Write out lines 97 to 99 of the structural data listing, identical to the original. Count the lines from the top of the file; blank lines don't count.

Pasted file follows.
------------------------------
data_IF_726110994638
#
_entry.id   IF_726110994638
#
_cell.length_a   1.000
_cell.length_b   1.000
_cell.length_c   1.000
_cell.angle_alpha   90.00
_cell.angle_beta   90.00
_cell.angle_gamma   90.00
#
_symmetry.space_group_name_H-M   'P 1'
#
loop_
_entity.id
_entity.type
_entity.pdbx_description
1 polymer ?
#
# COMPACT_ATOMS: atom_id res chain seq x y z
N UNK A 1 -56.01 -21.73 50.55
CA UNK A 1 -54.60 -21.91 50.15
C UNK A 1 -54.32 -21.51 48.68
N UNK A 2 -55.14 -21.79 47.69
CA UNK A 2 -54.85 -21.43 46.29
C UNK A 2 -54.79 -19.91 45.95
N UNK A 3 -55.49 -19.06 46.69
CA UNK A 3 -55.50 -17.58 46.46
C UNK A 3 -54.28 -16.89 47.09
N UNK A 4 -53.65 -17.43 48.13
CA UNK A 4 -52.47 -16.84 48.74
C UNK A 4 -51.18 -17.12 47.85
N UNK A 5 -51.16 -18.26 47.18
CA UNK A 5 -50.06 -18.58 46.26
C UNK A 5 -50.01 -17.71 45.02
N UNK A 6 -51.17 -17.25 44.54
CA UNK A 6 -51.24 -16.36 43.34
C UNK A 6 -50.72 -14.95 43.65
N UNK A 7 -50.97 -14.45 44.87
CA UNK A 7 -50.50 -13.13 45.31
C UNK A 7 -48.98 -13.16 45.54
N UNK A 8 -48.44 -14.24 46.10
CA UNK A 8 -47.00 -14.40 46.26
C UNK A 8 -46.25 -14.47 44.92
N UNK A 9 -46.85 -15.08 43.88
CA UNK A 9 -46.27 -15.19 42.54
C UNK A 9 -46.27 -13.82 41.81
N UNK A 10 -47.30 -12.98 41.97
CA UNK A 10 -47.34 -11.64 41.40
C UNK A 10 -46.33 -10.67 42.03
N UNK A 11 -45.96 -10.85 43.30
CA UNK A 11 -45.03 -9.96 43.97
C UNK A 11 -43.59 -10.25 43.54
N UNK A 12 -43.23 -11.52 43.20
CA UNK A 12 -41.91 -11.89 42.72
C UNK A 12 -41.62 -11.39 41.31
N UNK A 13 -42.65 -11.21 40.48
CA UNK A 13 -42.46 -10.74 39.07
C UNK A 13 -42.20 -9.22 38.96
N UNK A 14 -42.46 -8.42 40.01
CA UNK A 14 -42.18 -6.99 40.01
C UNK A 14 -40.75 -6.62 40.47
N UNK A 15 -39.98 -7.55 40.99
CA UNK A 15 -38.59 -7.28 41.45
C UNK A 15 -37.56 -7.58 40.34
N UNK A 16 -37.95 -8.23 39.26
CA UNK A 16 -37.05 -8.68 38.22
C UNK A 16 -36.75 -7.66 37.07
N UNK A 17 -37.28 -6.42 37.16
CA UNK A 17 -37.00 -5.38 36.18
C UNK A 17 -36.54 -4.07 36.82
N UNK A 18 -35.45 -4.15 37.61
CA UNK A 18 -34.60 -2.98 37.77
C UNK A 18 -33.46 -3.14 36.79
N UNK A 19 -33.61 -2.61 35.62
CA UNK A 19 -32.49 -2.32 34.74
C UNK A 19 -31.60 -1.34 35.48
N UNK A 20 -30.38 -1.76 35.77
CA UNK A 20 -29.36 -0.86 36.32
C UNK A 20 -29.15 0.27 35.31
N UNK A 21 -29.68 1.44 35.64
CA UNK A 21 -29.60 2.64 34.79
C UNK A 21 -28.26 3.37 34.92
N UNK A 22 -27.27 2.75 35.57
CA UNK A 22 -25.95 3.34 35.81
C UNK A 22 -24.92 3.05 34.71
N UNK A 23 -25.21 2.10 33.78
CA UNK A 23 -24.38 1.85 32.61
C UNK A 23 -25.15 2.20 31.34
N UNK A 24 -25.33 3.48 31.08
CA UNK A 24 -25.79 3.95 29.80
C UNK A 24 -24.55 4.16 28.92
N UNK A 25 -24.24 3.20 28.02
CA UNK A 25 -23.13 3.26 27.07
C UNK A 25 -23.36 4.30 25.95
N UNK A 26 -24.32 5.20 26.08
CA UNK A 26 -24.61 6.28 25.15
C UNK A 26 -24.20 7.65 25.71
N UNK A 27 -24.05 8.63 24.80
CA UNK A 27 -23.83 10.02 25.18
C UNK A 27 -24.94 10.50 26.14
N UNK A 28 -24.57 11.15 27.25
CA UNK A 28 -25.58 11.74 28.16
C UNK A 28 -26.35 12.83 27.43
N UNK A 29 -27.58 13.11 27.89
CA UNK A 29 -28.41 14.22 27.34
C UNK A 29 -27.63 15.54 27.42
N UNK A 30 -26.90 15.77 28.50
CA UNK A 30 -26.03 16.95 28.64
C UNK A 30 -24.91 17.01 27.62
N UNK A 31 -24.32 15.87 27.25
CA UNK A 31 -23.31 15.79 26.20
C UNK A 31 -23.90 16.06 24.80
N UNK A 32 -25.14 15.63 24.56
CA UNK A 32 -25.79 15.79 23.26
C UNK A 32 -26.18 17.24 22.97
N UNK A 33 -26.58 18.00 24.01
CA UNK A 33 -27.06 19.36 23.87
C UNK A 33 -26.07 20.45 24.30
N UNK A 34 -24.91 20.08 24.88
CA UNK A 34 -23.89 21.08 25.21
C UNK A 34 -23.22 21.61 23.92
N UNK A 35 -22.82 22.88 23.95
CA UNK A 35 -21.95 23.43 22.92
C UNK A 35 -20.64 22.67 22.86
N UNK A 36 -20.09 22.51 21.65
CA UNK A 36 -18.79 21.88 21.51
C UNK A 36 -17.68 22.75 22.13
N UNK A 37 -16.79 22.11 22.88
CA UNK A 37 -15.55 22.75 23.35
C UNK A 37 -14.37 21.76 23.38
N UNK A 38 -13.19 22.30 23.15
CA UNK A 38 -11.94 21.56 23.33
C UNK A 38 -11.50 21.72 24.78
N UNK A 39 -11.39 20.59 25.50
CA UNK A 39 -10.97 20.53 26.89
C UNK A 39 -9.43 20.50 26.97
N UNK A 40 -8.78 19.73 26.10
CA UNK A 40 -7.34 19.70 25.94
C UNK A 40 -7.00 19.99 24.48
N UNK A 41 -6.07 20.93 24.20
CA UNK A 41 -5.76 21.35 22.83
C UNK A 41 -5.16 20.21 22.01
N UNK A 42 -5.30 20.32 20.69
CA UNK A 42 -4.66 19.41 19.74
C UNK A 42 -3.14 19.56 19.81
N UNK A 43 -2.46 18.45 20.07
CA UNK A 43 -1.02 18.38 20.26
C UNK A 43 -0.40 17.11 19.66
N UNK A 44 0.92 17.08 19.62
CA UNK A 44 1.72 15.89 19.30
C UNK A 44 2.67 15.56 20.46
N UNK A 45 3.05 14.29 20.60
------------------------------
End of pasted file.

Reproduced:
CA UNK A 26 -24.61 6.28 25.15
C UNK A 26 -24.20 7.65 25.71
N UNK A 27 -24.05 8.63 24.80